On the game, Gortat led the Wizards with 24 points (5 assists) and Wall dropped 15 assists (19 points); eight assists of Wall’s led to Gortat buckets. Pierce and Porter may have snaked the Wizards to a Game 3 victory, but the two most talented and well-rounded players on the team, Wall and Gortat, served as the backbone. Gortat didn’t have much success versus Toronto in the regular season—averages of 25.7 minutes, six shots, 6.7 rebounds, and 6.3 rebounds was his story. And Gortat didn’t see one minute of action in any of the three regular season fourth quarters against the Raptors, not even in the last two games which were close. Randy Wittman refused to even give anything close to an answer as to why after Game 3; Gortat has averaged 7.7 minutes in the fourth quarter over the playoff series, scoring eight total points (3-6 FGs), with six rebounds, two assists, and two blocks. One would suspect that Nene’s subpar but OK play would have something to do with it. But the real answer might lie in Gortat’s defense. Usually one who struggles against smaller lineups and guarding against perimeter action, particularly in comparison to Nene (who rarely gets enough credit for his perimeter defense prowess), Gortat was near Nene levels in Game 3. Gortat often moved his feet well and protected the rim as usual, discouraging Toronto’s three-guard lineup from attacking the paint.

“They switch up their coverages at times, sometimes they’re trapping me, sometimes they’ve been soft,” said Wall after the game about why they’ve been able to now find pick-and-roll success versus Toronto. “We told Marc(h) just to be ready, sit in the pocket, be aggressive when you get the ball, and also make the right reads. He made some big key assists to guys that made 3-pointers.”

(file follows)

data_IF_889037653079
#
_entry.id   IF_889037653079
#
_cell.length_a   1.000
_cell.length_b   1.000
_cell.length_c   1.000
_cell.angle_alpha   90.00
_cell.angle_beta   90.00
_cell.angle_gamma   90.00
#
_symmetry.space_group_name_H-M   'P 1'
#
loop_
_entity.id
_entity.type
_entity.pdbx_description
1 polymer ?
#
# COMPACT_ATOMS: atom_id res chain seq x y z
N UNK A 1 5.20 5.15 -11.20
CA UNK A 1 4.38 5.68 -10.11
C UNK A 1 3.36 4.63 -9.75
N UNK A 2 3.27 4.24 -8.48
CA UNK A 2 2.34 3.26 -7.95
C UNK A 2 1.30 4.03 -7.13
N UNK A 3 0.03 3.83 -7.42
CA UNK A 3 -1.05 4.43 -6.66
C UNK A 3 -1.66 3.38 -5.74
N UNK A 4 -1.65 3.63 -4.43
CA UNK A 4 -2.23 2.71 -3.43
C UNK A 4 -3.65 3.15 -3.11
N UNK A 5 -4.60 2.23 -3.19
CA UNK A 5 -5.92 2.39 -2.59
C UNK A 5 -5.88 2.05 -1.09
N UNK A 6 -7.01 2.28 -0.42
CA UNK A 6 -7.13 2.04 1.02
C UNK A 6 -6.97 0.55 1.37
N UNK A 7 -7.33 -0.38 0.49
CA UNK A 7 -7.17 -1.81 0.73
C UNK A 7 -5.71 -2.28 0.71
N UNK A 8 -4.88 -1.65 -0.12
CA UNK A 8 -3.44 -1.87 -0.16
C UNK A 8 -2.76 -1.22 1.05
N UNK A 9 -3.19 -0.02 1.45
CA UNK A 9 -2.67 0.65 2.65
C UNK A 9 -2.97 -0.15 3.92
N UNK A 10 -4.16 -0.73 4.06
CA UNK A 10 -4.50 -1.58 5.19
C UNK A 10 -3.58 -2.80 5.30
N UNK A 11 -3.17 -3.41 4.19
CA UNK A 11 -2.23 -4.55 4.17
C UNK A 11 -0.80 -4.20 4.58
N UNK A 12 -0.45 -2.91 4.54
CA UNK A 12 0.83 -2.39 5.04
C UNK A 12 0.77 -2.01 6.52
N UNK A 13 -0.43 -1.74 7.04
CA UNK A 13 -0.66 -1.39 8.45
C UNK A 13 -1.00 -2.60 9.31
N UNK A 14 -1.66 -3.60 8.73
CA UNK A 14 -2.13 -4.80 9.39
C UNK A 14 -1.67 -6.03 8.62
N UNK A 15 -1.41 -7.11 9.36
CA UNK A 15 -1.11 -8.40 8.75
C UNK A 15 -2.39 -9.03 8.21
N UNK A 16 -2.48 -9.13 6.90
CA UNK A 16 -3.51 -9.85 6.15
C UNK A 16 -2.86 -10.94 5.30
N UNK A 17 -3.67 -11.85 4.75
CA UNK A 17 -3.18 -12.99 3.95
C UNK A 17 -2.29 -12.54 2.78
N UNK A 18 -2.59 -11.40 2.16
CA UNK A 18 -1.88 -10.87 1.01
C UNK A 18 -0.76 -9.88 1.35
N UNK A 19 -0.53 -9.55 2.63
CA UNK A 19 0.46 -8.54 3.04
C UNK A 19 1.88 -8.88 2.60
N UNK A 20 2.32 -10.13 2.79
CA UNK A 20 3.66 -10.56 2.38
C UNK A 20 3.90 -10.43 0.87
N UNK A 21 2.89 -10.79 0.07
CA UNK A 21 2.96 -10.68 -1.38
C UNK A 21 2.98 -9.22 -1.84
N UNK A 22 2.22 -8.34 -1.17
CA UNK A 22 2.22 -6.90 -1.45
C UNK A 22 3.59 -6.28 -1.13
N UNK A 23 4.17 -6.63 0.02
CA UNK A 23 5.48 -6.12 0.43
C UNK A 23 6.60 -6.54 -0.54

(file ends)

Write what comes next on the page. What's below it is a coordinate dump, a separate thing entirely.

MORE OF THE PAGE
Yet, I keep getting back to one play: Beal’s made 3-pointer on his second attempt just over two minutes into the game. Past Wall, and Gortat, and Pierce, and the growth of Porter, it was evident long ago that the play of Beal is what could really elevate the Wizards. On this particular play, getting and hitting the shot seemed so elementary. Seen in the Vine below, Kyle Lowry is pointing to his right as the floor cleared in that direction with action running on his left. Maybe Lowry figured Beal would come off a screen, go into the paint, and switch sides of the floor. Instead, a nifty little 3-pointer produced by a double screen Gortat and Pierce that Terrence Ross went under. Amir Johnson, ignorant to the action, aided the screen set by Ross as he grabbed Gortat.

Lowry being not a full Lowry is how fans to the north might define the series—seems like they are just waiting for some post-series injury revelation in which to take solace. But really, Toronto’s porous defense aiding an oft-sputtering offense of Washington—plus, the Wizards just have a little more talent—is why the 5-seed is on the verge of a sweep.

Taking care of business on Sunday with a 4-0 series win is one significant test of Washington’s mettle. But how they respond against better defenses later in the bracket will more accurately set the ceiling of these Washington Wizards.

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Kyle Weidie
Founder / Editor / Reporter / Writer at TAI
Kyle founded TAI in 2007 and has been weaving in and out the world of Wizards ever since, ducking WittmanFaces, jumping over G-Wiz, and avoiding stints on the DNP-Conditioning list. He has covered the Washington pro basketball team as a member of the media since 2009. Kyle currently lives in Brooklyn, NY with his wife, loves basketball, and has no pets.